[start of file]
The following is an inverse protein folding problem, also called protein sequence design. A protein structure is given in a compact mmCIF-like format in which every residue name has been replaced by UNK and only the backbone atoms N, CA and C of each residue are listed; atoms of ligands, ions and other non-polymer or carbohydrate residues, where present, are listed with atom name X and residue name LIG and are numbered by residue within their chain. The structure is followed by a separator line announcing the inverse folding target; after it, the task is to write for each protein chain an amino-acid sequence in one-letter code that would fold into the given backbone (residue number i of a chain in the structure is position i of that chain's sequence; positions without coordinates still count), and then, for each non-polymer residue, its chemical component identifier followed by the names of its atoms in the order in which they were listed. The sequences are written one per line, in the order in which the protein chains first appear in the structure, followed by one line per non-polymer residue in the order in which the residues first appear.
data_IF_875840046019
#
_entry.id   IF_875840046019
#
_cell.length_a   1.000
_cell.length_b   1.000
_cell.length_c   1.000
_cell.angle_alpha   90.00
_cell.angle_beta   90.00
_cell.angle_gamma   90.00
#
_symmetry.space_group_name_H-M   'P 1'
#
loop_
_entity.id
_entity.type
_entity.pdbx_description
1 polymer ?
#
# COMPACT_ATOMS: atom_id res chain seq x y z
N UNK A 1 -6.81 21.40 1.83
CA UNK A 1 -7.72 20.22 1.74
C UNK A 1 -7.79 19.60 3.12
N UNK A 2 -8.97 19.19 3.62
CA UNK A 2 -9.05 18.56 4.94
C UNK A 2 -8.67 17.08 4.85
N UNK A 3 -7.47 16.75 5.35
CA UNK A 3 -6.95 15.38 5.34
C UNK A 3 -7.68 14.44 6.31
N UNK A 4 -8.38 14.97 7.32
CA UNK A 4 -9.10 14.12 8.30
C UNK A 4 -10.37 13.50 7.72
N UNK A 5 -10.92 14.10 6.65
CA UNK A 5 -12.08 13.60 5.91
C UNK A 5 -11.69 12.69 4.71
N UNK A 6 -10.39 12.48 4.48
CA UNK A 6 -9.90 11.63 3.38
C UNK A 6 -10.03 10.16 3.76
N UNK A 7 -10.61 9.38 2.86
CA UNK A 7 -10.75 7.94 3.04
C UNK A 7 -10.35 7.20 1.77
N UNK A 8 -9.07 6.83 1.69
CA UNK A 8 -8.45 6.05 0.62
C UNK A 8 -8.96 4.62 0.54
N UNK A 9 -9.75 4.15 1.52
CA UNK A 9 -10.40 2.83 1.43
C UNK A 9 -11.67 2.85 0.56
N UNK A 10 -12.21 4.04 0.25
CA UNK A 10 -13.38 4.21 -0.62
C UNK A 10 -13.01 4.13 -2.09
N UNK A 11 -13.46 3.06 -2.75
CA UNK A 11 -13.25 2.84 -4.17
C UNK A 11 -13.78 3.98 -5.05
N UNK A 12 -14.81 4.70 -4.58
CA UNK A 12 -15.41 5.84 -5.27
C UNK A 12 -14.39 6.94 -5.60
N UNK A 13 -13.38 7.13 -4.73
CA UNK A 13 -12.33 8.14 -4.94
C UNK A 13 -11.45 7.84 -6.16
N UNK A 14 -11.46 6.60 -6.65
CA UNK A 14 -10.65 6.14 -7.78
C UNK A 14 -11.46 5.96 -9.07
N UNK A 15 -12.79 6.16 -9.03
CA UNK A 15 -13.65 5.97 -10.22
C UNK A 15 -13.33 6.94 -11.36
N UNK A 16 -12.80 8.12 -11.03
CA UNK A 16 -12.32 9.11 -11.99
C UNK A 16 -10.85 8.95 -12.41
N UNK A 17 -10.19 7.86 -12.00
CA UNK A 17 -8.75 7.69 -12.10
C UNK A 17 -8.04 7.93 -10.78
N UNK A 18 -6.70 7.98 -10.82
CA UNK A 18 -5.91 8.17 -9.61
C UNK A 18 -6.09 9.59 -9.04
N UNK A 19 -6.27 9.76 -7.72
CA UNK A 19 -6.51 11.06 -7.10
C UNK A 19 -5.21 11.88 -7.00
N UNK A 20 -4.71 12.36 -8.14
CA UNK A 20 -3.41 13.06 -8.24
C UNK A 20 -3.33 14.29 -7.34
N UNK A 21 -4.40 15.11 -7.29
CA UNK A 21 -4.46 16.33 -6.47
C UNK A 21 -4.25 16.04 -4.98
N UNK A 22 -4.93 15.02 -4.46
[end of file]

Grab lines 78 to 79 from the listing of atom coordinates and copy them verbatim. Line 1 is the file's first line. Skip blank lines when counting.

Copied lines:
C UNK A 19 -5.21 11.88 -7.00
N UNK A 20 -4.71 12.36 -8.14